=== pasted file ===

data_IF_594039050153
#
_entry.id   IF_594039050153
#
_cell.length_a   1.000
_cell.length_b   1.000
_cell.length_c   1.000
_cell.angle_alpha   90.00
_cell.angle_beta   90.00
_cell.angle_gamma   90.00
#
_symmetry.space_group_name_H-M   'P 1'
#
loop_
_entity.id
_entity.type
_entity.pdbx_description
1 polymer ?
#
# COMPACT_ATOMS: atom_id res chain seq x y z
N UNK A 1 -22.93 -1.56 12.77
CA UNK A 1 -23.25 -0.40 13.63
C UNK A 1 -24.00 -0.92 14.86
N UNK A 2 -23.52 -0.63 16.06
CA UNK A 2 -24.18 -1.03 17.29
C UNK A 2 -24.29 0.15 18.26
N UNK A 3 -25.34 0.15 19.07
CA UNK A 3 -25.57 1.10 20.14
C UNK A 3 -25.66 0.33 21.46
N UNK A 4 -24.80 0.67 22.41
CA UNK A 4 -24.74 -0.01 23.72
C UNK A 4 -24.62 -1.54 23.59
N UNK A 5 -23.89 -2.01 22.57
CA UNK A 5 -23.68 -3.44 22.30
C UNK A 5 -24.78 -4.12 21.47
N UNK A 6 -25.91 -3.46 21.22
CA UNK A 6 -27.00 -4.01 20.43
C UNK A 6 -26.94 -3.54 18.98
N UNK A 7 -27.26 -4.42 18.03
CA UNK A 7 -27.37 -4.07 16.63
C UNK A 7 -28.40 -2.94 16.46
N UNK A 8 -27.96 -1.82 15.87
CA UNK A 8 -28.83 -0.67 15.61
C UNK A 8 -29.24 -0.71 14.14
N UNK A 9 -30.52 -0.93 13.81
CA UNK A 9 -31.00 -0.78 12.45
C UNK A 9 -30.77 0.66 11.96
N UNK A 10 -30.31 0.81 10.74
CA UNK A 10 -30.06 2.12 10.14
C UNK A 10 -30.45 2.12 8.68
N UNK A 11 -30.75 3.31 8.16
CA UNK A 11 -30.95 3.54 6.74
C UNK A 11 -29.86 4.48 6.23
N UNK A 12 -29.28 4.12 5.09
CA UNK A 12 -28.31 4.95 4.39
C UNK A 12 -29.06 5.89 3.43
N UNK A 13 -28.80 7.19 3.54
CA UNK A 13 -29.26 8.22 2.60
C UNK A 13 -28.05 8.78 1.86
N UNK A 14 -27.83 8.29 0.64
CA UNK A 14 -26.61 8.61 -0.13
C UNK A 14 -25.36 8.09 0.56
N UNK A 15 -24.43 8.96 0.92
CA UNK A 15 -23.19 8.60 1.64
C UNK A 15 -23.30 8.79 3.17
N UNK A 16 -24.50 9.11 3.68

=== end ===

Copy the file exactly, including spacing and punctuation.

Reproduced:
data_IF_594039050153
#
_entry.id   IF_594039050153
#
_cell.length_a   1.000
_cell.length_b   1.000
_cell.length_c   1.000
_cell.angle_alpha   90.00
_cell.angle_beta   90.00
_cell.angle_gamma   90.00
#
_symmetry.space_group_name_H-M   'P 1'
#
loop_
_entity.id
_entity.type
_entity.pdbx_description
1 polymer ?
#
# COMPACT_ATOMS: atom_id res chain seq x y z
N UNK A 1 -22.93 -1.56 12.77
CA UNK A 1 -23.25 -0.40 13.63
C UNK A 1 -24.00 -0.92 14.86
N UNK A 2 -23.52 -0.63 16.06
CA UNK A 2 -24.18 -1.03 17.29
C UNK A 2 -24.29 0.15 18.26
N UNK A 3 -25.34 0.15 19.07
CA UNK A 3 -25.57 1.10 20.14
C UNK A 3 -25.66 0.33 21.46
N UNK A 4 -24.80 0.67 22.41
CA UNK A 4 -24.74 -0.01 23.72
C UNK A 4 -24.62 -1.54 23.59
N UNK A 5 -23.89 -2.01 22.57
CA UNK A 5 -23.68 -3.44 22.30
C UNK A 5 -24.78 -4.12 21.47
N UNK A 6 -25.91 -3.46 21.22
CA UNK A 6 -27.00 -4.01 20.43
C UNK A 6 -26.94 -3.54 18.98
N UNK A 7 -27.26 -4.42 18.03
CA UNK A 7 -27.37 -4.07 16.63
C UNK A 7 -28.40 -2.94 16.46
N UNK A 8 -27.96 -1.82 15.87
CA UNK A 8 -28.83 -0.67 15.61
C UNK A 8 -29.24 -0.71 14.14
N UNK A 9 -30.52 -0.93 13.81
CA UNK A 9 -31.00 -0.78 12.45
C UNK A 9 -30.77 0.66 11.96
N UNK A 10 -30.31 0.81 10.74
CA UNK A 10 -30.06 2.12 10.14
C UNK A 10 -30.45 2.12 8.68
N UNK A 11 -30.75 3.31 8.16
CA UNK A 11 -30.95 3.54 6.74
C UNK A 11 -29.86 4.48 6.23
N UNK A 12 -29.28 4.12 5.09
CA UNK A 12 -28.31 4.95 4.39
C UNK A 12 -29.06 5.89 3.43
N UNK A 13 -28.80 7.19 3.54
CA UNK A 13 -29.26 8.22 2.60
C UNK A 13 -28.05 8.78 1.86
N UNK A 14 -27.83 8.29 0.64
CA UNK A 14 -26.61 8.61 -0.13
C UNK A 14 -25.36 8.09 0.56
N UNK A 15 -24.43 8.96 0.92
CA UNK A 15 -23.19 8.60 1.64
C UNK A 15 -23.30 8.79 3.17
N UNK A 16 -24.50 9.11 3.68